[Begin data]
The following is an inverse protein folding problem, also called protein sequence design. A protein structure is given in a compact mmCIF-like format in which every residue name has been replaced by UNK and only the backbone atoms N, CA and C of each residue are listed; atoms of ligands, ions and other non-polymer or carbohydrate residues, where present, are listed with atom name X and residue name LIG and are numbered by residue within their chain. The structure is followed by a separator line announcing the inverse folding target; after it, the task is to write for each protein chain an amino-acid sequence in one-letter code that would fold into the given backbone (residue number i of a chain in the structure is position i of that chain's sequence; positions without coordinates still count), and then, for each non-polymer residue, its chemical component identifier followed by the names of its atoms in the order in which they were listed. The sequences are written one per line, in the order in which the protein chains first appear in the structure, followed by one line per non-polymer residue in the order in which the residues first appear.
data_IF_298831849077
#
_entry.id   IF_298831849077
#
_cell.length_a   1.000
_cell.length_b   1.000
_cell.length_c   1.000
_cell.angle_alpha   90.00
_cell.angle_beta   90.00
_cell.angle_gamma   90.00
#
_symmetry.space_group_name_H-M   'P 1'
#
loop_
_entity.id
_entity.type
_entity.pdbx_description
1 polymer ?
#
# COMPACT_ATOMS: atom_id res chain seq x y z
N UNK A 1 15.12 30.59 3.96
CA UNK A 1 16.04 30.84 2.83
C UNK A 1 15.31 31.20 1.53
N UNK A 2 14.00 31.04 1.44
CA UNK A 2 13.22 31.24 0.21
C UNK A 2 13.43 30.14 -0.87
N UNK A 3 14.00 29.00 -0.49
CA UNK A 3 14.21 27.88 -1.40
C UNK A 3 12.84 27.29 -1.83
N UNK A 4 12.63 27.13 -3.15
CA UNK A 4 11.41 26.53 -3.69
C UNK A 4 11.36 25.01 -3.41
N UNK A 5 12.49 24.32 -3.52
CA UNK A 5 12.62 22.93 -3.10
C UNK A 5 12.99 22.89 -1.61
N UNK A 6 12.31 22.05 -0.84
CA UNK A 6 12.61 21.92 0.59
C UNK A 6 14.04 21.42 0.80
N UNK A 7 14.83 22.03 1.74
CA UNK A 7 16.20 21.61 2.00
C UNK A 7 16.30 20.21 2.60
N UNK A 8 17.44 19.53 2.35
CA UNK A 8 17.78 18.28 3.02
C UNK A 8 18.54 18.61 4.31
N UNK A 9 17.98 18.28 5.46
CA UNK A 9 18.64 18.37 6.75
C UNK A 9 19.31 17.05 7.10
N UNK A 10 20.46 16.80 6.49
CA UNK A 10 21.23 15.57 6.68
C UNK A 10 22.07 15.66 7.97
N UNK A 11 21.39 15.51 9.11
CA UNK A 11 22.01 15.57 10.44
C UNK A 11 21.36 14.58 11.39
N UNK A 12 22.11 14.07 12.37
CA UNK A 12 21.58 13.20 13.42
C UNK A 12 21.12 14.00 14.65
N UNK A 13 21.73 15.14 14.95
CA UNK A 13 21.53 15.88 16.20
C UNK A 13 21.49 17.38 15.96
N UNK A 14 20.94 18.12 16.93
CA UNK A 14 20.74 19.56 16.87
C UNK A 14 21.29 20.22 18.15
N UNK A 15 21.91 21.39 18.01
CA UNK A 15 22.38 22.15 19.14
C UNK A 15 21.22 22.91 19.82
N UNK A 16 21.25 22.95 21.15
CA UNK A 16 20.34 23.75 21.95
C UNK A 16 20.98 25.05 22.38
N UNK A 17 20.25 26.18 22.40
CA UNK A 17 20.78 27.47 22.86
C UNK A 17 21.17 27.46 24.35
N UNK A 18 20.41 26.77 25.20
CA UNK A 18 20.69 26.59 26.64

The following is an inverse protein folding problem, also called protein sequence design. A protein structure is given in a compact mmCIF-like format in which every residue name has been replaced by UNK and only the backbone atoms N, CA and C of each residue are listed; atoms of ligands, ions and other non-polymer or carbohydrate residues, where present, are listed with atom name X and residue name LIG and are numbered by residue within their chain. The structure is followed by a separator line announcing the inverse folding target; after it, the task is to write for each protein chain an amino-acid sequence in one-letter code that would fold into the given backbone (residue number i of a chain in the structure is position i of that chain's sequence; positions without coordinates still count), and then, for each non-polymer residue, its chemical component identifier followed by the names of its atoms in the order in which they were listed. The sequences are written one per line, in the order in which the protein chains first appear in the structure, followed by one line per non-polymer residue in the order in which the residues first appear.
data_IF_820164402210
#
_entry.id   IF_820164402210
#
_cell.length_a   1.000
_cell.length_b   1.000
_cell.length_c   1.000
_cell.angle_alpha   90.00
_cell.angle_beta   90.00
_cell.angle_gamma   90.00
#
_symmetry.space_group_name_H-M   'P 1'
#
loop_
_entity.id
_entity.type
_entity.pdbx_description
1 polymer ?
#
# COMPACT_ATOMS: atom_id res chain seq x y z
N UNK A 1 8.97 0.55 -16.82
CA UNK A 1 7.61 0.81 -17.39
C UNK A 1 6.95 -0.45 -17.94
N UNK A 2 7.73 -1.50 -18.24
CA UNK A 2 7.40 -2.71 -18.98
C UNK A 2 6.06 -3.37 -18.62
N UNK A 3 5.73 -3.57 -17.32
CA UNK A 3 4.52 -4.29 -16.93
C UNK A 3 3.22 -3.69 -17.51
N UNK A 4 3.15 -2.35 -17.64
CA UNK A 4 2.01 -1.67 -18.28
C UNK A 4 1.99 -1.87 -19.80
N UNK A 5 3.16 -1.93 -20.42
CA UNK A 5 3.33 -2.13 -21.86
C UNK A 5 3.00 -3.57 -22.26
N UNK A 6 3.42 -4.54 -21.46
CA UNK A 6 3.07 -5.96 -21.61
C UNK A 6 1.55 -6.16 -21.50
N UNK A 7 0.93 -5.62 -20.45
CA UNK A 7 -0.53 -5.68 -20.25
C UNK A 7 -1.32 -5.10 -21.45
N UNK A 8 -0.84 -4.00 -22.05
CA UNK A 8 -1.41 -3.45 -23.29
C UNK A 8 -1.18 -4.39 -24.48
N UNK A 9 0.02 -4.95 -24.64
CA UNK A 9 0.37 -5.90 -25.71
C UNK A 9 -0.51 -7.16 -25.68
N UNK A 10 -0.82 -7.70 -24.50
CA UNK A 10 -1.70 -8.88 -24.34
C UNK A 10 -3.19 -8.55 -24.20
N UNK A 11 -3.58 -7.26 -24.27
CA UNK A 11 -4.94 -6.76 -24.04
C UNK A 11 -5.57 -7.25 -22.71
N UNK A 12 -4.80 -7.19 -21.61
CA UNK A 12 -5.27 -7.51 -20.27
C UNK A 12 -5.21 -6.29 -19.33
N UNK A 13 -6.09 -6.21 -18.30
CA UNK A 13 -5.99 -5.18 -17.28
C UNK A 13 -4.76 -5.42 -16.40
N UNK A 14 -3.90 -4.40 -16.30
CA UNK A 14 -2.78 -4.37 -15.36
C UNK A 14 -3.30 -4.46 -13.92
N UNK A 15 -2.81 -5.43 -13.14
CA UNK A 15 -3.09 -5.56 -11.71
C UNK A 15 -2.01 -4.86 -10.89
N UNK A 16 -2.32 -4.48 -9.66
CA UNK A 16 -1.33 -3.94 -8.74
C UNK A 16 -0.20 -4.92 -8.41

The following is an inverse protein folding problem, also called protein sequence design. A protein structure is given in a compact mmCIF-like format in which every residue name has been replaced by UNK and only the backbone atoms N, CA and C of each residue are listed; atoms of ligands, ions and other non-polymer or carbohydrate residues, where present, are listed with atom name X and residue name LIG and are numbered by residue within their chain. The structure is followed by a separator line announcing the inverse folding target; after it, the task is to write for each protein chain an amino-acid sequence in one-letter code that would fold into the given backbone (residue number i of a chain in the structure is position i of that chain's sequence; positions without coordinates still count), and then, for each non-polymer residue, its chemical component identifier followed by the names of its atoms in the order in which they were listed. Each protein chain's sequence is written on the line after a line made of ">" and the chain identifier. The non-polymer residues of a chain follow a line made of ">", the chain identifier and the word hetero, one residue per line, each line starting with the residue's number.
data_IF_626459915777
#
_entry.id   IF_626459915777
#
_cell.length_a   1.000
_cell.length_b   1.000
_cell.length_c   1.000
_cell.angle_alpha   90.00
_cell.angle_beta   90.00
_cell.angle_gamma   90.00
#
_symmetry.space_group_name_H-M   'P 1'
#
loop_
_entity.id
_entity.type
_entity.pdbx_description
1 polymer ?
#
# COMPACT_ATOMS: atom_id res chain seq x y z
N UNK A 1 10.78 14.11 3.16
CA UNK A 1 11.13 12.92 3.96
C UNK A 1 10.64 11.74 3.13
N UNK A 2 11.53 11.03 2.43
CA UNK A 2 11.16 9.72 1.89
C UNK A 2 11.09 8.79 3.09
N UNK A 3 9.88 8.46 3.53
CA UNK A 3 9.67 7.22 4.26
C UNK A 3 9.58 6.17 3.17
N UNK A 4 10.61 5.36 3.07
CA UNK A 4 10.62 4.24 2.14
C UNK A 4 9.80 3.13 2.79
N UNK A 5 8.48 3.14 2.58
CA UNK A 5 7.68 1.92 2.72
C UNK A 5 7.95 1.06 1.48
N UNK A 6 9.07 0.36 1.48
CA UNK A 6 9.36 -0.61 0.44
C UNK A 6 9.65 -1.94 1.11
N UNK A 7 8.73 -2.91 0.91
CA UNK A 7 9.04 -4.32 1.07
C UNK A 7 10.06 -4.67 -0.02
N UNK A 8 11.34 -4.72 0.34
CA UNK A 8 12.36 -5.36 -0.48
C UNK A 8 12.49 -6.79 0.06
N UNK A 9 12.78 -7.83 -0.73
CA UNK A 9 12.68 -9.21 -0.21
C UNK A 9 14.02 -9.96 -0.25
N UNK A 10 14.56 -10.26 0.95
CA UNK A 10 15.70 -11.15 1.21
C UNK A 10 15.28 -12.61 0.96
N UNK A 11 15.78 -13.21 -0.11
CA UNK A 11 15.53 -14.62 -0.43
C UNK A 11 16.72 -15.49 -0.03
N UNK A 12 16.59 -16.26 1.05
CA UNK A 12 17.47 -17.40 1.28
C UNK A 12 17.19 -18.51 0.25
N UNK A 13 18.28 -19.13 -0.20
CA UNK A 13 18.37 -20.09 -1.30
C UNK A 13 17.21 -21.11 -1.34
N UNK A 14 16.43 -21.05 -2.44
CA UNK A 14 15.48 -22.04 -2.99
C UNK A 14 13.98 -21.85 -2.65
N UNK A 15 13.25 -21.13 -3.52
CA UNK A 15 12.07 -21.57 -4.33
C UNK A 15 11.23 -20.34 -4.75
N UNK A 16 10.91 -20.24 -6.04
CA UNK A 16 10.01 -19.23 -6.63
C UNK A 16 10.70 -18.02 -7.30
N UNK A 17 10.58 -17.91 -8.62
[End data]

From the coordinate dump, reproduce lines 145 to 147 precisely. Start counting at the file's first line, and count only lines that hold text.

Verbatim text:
data_IF_626459915777
#
_entry.id   IF_626459915777